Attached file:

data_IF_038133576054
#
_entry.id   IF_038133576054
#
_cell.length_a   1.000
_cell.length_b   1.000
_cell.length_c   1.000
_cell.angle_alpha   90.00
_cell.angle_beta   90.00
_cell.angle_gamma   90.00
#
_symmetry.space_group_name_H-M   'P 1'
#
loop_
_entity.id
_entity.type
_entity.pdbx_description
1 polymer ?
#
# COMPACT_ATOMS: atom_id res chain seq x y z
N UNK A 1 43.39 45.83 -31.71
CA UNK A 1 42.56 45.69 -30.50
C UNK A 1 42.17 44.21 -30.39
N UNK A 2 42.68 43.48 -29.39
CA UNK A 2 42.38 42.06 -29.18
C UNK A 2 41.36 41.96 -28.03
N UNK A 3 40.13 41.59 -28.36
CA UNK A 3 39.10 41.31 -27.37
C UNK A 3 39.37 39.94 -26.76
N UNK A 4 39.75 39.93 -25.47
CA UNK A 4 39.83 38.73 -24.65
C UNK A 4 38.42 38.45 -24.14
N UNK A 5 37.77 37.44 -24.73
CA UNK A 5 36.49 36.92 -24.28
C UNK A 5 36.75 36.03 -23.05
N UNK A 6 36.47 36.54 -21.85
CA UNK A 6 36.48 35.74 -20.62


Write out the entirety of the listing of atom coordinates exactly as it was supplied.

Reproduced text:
data_IF_038133576054
#
_entry.id   IF_038133576054
#
_cell.length_a   1.000
_cell.length_b   1.000
_cell.length_c   1.000
_cell.angle_alpha   90.00
_cell.angle_beta   90.00
_cell.angle_gamma   90.00
#
_symmetry.space_group_name_H-M   'P 1'
#
loop_
_entity.id
_entity.type
_entity.pdbx_description
1 polymer ?
#
# COMPACT_ATOMS: atom_id res chain seq x y z
N UNK A 1 43.39 45.83 -31.71
CA UNK A 1 42.56 45.69 -30.50
C UNK A 1 42.17 44.21 -30.39
N UNK A 2 42.68 43.48 -29.39
CA UNK A 2 42.38 42.06 -29.18
C UNK A 2 41.36 41.96 -28.03
N UNK A 3 40.13 41.59 -28.36
CA UNK A 3 39.10 41.31 -27.37
C UNK A 3 39.37 39.94 -26.76
N UNK A 4 39.75 39.93 -25.47
CA UNK A 4 39.83 38.73 -24.65
C UNK A 4 38.42 38.45 -24.14
N UNK A 5 37.77 37.44 -24.73
CA UNK A 5 36.49 36.92 -24.28
C UNK A 5 36.75 36.03 -23.05
N UNK A 6 36.47 36.54 -21.85
CA UNK A 6 36.48 35.74 -20.62